Science //

The new iPad

Clearer, better, stronger and faster – but not in Australia, writes Rob North

Last Wednesday Apple introduced a new version of its hugely successful tablet computer range simply called, the iPad. Boasting a high definition display and faster processor, the new iPad will be the first Apple product to feature 4G LTE mobile network capabilities, offering signifncantly faster download speeds than its predecessor.

However Australians will be unable to connect to Telstra’s 4G LTE network with the new iPad upon its March 16 release. Telstra launched its 4G LTE network last year using a different frequency (1800 MHz) to that of the United States (700 MHz, currently used by analogue television in Australia). Australian consumers will still be able to connect to WiFi and the 3G network, but will be unable to match the mobile download speed (up to five times faster than the 3G network) of the 4G capable rival product, the Samsung Galaxy Tab 8.9.

The most substantial upgrade to the iPad is its 9.7 inch, 2048 x 1536 pixel “retina display”, boasting a higher resolution than a standard HD TV and a 44 per cent increase in colour saturation from the iPad 2. There’s been a slight increase in thickness and weight, presumably to pack in the HD display; increasing in thickness from 8.8 milimetres for the iPad 2 to 9.4 millimetres, and a 50 gram increase in weight across models, at around 650 grams.

Amateur photographers and filmmakers will also be happy to know the iPad comes equipped with a five-megapixel camera with backside-illuminated sensor, five element lens with IR filter, capable of capturing video at 1080p. Additionally, the iPad camera will feature face detection and image stabilisation. It is hardly top of the line, and there’s no escaping the awkwardness of taking a photograph with a tablet computer, but it is more than adequate for family happy-snaps and video calls.

The Apple iPhoto and iMovie apps have also been given updates and iPad optimisation to coincide with the release, allowing for greater manipulation and easier options for sharing. Unfortunately these apps won’t be bundled with the iPad, instead priced at a $4.99 each and available via the app-store.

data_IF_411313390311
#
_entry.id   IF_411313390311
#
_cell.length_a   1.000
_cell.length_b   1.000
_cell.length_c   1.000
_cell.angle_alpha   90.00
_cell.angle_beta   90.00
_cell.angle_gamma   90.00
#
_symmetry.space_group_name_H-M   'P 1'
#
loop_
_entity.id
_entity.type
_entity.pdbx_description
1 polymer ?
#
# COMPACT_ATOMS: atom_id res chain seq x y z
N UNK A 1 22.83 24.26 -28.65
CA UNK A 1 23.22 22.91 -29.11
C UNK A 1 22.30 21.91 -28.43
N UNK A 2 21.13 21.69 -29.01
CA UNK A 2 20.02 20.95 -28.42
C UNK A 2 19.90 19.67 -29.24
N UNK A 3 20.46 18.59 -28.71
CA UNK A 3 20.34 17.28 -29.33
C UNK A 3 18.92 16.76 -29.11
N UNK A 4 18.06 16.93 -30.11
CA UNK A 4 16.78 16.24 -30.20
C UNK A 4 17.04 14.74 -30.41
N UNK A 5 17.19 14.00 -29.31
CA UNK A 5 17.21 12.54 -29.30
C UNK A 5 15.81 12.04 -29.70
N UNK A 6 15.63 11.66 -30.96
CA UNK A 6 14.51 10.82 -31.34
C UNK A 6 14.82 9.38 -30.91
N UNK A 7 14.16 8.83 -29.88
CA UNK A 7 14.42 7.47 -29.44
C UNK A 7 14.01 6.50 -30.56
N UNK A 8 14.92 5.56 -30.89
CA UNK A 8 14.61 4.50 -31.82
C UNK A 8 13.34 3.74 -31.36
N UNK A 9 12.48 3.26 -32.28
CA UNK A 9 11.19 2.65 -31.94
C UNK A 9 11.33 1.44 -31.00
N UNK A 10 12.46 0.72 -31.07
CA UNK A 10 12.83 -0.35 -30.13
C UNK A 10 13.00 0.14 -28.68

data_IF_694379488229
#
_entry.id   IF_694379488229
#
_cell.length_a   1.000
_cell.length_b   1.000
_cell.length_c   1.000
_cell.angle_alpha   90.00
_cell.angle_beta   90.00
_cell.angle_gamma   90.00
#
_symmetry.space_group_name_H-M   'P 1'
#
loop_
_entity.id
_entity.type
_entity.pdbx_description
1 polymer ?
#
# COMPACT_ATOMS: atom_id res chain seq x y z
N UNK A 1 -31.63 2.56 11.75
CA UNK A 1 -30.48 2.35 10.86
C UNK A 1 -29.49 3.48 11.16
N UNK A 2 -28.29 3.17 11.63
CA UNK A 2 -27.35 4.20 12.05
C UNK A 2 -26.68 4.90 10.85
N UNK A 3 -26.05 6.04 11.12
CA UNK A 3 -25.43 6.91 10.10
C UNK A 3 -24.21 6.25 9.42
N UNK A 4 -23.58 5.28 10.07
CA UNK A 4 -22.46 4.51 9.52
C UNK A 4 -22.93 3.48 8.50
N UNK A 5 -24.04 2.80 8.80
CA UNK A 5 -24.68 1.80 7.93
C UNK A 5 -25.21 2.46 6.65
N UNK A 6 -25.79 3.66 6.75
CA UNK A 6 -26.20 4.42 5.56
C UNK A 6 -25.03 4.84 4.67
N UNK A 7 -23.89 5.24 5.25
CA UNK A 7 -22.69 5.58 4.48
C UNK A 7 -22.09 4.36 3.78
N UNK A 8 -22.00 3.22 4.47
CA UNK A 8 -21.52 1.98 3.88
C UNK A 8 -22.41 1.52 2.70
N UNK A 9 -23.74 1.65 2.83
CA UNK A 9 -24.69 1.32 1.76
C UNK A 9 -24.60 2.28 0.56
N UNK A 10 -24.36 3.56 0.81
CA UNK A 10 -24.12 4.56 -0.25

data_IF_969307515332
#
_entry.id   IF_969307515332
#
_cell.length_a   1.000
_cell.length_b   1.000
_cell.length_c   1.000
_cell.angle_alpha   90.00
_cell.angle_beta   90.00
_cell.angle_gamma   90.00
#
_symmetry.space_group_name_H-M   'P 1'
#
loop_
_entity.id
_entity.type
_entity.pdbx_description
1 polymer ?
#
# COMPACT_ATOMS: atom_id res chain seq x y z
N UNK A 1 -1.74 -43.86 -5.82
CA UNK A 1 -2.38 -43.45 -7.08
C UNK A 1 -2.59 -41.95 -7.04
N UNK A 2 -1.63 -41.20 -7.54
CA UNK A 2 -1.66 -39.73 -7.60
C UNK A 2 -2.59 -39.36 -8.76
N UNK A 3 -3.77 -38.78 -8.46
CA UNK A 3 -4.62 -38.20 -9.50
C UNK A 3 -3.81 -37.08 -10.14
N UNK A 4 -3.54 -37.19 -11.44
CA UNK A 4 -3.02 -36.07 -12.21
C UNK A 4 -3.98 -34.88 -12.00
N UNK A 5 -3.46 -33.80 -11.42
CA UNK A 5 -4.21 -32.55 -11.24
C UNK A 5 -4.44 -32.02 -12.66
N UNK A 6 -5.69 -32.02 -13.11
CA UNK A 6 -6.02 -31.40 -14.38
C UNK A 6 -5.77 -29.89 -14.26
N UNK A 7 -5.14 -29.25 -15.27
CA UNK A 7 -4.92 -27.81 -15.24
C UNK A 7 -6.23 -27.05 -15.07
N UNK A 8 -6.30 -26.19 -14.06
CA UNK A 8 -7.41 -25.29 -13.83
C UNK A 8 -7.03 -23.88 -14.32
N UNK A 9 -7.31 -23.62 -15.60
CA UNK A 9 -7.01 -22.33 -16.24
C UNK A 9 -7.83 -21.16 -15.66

Keeping in line with its competitors, Apple also unveiled that the iPad features a ‘dictation’ tool for composing text.

Despite these seemingly power heavy new features, Apple claims that the battery life will be around 10 hours, matching that of the iPad 2.

It is disappointing to see that the iPad, much like other iOS devices, will not support flash or divx video formats out of the box. Moreover, there will be no USB or SD card slots on the new iPad, requiring a $35 adaptor available online or from Apple’s retail stores. However, it is still the cheapest tablet on the market posessing these features, with the WiFi-only 16GB model costing $499.

Apple CEO Tim Cook unveiled the iPad at an invitation-only media event in San Francisco, ushering in what he described as “the post-PC revolution,” an era in which tablets and smart phones will replace traditional desktop and laptop computers as the predominant consumer computing devices. Apple made 76 per cent of its fourth quarter 2011 revenue from post-PC devices, selling more iPads than any PC manufacturer sold of their entire PC product line worldwide.

Apple also revealed an upgraded Apple TV set-top box which will support high definition (1080p) movie and television downloads. The new model set-top box will sell for $109 in Australia, available March 16th. The upgrade also includes a new iOS styled ‘icon’ user interface and built in genius recommendations based on previous purchases and viewing habits, Apple stating that the new layout would allow for easier navigation. Apple also said that it would allow users to access previously purchased movies, TV episodes, music and photos stored on the iCloud remote storage service.